Meteorological Winter

2013-12-01 17:31:18.000 – Samuel Hewitt,  Summit Intern

A Black Hawk Circles the Summit Saturday

Happy meteorological winter! As meteorologists, we define winter to be the three coldest months of the year. For most places across the Unites States, including the summit of Mt. Washington, those months are December, January, and February. This is contrary to an astronomical winter, which begins at the winter solstice (December 21st) and ends at the vernal equinox (around March 20th). Even though it may be the “first” day of winter, it has felt like it for much longer here on the Rockpile. This raises an important question; can we really define when the “winter season” is here on the summit? After all, we can and have received snow and chilly temperatures during every month of the year.

In other news, yesterday was one of the nicest days our shift has seen since at least the last time we were up here. High pressure had been building across New England since late Thursday; however we remained in the clouds through Friday due to significant amounts of residual low-level moisture from Wednesday’s storm. As the high crested over the region Saturday, enough dry air was present to clear the summits of fog and allow for near maximum visibility all day. It was nice to come upstairs to the weather room and not have to stare at a wall of white out the window! Taking a minute to look around, it was clearly evident that there was at least a thin coating of snow in many of the surrounding valleys. I could even see snow on the slopes of Killington! The sunshine was short-lived however, as clouds thickened during the late afternoon ahead of an approaching disturbance from the northwest. I awoke this morning to snow showers and the summits were once again obscured by fog.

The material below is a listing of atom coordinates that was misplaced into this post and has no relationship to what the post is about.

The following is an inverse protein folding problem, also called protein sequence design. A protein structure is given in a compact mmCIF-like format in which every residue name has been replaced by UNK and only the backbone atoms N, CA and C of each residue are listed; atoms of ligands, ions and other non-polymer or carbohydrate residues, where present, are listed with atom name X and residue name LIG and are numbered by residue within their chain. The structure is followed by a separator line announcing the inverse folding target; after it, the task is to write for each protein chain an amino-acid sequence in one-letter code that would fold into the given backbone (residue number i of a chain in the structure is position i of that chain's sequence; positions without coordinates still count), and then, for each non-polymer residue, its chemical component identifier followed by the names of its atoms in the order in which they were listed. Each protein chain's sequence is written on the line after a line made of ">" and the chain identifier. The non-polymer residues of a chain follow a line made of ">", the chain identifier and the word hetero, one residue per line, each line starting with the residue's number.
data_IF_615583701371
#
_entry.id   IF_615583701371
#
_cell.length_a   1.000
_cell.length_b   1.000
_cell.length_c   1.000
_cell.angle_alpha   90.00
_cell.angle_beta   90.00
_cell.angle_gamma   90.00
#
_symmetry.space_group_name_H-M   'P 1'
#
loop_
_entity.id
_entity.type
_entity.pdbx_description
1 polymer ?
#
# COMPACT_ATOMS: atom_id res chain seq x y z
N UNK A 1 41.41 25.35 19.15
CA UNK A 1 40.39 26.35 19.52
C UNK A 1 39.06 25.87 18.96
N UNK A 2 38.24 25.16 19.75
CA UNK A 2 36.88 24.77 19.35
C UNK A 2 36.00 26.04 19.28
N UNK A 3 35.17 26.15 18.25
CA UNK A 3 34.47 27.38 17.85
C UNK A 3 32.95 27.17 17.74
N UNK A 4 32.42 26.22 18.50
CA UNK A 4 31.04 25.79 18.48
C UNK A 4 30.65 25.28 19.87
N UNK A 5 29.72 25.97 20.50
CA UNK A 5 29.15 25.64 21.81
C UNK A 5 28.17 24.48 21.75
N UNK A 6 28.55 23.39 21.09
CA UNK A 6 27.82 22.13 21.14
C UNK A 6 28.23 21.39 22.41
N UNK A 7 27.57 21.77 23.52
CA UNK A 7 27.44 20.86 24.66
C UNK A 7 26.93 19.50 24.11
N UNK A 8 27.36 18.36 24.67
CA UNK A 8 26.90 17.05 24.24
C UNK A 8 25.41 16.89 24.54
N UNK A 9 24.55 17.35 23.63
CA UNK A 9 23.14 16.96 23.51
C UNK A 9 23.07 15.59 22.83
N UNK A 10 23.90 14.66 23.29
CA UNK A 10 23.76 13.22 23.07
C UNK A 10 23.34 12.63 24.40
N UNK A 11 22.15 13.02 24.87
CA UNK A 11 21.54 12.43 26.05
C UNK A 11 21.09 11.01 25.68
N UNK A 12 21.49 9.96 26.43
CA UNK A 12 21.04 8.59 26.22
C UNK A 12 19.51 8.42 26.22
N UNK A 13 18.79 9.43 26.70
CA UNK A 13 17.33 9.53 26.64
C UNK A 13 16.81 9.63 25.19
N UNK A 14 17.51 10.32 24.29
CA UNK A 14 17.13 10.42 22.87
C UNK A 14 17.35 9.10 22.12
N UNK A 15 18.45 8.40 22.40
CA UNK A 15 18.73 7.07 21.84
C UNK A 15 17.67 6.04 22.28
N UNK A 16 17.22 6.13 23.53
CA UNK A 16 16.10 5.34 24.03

If you plan on making a trip to the higher summits, be sure to check our higher summits outlook, as weather conditions are always changing up here! While on the website, please consider making a donation to our year-end fundraising campaign. Every little bit helps, so that we can continue our mission here at the Observatory. Thank you!


Samuel Hewitt,  Summit Intern

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